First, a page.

“You’re not gonna catch me that easily!” The fox snickered as she leapt off the blueblood’s crown and darted down the hall.
“Try to keep up. If you get lost, you can follow the marks I leave in the sand.” Giving the group only half an explanation, the hissing halfbreed took off and gave chase, her magic propelling her through the sky.
The rest of the day went about as expected. Claire plowed through all the corsairs in her path, often more literally than not. Her ramming attacks were heavy enough to break through their shells and her spells ripped them to bits. Though they were able to put up more of a fight, the buccaneers were also quick to fall. A chain of fiery punches was all she needed to dispatch each blade-armed crustacean.
Though Sylvia had led her down the shortest route, the occasional break drastically inflated their travel time. Needing to wait for the three leeches to catch up turned the three-hour journey into one that required two thirds of the day. The lyrkress didn’t understand the lack of speed until she decided to leave the brilliant trio a corsair. Finding herself a rather unique hiding spot within one of the walls, she bunkered down to watch the group engage. And in doing so, immediately deduced that there was no need to keep up her guard. Their frontliner, Lova, was about as mobile as a rock. She was unable to move at anything beyond a snail’s pace and she struggled to wield the massive hunk of steel that was meant to be her weapon. She needed to put her full weight behind every swing of the shieldlance, even when she was just using it for defence. Aren't those supposed to be meant for centaurs?
Frankly, the oversized cavalry weapon didn’t fit its Kryddarian user. As its name described, the armament was one that drew from a pair of existing concepts. It was effectively a thick, meter-long slab of metal that could be used both for offense and defense. Unlike a traditional lance, it was strapped to the wielder’s arm, and unlike a traditional shield, its front end was sharpened and extended far beyond the wielder’s hand. They were standard issue in the Cadrian army; her father happened to have a few hundred lying around his armory. But the centaurs were one of the only races to put them to use, largely in part because they were rarely ever lacking in the way of raw power. And though every soldier had at least one, many regarded shieldlances as side arms. Spears were more common, as the defensive blades were often too short to reach smaller targets. Gnomes, for example, could quite literally walk right under them without the threat of injury; they were far more effective against other centaurs than they were their common enemies.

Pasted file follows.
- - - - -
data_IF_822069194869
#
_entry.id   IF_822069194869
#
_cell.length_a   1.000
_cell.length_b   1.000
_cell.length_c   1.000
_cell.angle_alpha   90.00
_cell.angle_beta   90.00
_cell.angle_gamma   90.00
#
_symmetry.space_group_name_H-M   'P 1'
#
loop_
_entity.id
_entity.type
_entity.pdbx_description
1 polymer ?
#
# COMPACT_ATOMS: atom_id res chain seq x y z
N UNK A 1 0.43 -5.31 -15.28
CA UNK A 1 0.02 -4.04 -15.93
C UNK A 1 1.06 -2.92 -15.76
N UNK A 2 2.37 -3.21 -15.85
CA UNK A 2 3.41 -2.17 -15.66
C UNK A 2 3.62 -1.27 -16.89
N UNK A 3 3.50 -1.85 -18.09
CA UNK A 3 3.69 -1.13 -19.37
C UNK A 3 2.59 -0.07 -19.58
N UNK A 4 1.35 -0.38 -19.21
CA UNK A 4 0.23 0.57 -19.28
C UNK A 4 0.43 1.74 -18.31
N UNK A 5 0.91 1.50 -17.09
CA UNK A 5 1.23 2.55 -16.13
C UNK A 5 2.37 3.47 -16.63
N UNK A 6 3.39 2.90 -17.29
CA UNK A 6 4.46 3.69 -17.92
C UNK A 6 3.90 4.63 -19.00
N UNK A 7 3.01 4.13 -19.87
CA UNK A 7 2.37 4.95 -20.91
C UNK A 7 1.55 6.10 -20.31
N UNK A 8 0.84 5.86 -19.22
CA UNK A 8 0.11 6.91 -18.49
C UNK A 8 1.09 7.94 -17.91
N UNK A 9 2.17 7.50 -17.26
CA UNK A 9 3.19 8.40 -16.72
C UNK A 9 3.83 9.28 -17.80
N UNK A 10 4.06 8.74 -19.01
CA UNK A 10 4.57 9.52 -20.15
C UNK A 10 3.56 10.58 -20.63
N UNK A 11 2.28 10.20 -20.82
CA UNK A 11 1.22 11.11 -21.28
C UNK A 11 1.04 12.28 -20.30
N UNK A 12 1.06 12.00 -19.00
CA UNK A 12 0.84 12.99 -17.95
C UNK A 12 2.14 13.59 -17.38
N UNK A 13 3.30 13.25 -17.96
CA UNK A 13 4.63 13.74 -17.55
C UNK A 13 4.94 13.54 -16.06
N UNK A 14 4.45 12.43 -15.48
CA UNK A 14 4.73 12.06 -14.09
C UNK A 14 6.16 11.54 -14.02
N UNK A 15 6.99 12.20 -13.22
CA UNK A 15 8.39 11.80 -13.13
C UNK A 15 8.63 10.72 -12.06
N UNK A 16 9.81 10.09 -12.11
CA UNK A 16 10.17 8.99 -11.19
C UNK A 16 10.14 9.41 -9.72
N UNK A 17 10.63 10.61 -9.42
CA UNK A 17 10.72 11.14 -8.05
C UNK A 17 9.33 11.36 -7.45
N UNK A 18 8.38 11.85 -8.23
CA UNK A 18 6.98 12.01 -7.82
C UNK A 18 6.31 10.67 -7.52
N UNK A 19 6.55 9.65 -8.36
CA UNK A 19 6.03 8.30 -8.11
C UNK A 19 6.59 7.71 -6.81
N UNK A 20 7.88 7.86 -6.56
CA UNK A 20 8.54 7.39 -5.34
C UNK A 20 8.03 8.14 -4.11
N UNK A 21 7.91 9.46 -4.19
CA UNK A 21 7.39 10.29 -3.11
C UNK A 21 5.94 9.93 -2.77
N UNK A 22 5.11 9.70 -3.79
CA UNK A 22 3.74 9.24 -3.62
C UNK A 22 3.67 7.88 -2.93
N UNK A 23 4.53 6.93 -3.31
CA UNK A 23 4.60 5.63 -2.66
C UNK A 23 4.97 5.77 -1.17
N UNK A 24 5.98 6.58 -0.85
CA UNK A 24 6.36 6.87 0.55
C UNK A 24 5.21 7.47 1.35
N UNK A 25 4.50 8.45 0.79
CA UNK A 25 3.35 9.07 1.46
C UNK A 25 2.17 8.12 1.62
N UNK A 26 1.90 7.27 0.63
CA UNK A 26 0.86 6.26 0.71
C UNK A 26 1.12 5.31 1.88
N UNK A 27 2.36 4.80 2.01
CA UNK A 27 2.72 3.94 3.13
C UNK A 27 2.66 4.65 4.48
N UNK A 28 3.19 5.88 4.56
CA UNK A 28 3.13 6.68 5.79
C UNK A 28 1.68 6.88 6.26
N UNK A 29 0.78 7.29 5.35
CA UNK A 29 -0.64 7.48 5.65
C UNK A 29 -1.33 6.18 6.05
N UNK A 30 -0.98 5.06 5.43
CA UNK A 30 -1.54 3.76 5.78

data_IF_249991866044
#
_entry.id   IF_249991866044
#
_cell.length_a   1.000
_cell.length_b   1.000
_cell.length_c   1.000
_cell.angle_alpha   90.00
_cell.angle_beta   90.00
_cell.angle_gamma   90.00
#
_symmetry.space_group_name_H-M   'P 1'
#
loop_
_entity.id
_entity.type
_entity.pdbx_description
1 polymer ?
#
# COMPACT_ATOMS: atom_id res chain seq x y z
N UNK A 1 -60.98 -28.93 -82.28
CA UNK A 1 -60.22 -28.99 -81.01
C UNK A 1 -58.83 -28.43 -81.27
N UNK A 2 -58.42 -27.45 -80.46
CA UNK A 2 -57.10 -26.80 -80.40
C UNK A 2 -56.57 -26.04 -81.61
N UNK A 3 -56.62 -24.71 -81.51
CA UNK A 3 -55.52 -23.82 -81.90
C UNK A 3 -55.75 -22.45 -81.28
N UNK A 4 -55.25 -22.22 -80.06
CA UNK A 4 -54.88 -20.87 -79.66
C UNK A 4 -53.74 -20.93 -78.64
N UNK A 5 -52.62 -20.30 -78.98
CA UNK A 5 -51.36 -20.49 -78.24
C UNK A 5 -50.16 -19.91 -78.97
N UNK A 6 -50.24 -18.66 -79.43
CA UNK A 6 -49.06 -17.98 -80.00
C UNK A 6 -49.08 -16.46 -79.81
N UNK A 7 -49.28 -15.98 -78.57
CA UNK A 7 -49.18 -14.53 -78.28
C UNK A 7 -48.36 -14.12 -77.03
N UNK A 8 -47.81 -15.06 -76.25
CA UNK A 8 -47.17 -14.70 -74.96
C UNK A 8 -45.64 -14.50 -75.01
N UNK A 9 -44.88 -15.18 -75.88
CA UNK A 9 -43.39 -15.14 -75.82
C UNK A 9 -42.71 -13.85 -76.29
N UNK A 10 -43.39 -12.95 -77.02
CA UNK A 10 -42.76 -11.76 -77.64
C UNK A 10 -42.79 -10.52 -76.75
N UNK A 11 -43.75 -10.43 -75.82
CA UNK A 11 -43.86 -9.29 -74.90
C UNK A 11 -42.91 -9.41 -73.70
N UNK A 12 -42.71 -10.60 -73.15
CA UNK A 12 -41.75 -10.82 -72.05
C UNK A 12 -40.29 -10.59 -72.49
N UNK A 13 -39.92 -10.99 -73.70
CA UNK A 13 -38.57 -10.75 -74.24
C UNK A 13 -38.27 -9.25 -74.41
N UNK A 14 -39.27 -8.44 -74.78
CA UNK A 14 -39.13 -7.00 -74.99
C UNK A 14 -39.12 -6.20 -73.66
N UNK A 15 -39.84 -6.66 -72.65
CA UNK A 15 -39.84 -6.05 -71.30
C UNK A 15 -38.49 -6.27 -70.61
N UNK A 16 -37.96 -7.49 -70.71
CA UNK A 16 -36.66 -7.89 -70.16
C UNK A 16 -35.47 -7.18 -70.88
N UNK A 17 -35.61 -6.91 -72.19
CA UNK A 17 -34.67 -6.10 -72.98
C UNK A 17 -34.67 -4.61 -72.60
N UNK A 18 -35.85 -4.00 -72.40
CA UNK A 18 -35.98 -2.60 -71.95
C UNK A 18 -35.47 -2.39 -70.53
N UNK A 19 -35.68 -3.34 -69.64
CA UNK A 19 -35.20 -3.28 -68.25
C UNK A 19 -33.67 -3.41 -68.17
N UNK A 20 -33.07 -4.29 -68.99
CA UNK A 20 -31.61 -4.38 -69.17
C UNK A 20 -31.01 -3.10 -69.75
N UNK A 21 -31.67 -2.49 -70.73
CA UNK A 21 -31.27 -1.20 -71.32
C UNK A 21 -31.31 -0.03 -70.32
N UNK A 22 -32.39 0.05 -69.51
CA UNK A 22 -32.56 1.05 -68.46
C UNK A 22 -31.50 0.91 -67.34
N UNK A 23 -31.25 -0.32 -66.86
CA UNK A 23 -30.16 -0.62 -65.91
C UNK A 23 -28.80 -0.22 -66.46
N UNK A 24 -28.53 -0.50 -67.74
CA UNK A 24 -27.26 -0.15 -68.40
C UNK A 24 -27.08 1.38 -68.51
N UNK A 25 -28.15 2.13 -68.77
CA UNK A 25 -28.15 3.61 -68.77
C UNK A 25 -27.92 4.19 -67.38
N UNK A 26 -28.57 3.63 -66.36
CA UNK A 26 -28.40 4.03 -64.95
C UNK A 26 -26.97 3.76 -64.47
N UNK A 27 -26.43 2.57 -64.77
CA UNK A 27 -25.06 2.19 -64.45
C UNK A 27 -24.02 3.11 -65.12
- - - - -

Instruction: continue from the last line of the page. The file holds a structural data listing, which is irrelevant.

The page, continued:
Unlike the average Cadrian warrior, the Kryddarian did not appear to have any significant investment in strength, a mystery solved by a quick moment of thought. Spellweavers were mages; there was no reason for one to invest her points in something that would have no effect on her hexes. As could be inferred from her racial class, the moth was lacking in more than just brute force. Her attacks were slow and clumsy, a surefire sign that both her agility and dexterity were also pitifully low. As things stood, the lyrkress was starting to suspect that she was only the party’s frontline because she was best at taking hits. If nothing else, her two ascensions guaranteed that she had more health than the scyph sitting behind her.
The flying sea creature in question was slowly twisting his tentacles together to form a shape akin to a drill. A few seconds of clumsy preparation later, he lit himself on fire and launched a projectile in his image. Given the crabs’ cotton interiors, she was confident that the attack would kill so long as it landed, but it never did. They were too fleet of foot; he could never quite catch them. At least not on his own.
The alraune was trying her best to support both other members, but she was doing a terrible job of it. Her lightning spells often went wide, courtesy of a habit that Claire could only assume came from time spent as a melee fighter. She held her wand in a reverse grip and kept it moving, as if to make it too hard for her opponent to read her next move. More importantly, the power of each individual strike was nothing if not lackluster. They were barely able to make the crab flinch, even when in the case of a direct hit; her wisdom stat was likely not even a tenth of Claire’s own.
Whatever the case, they were all incompetent. Grell and Myrtle were both stuck in their old ways, and Lova was simply dysfunctional.
They eventually managed to slay the crab, but their performance was so poor that Claire struggled to keep herself from looking away.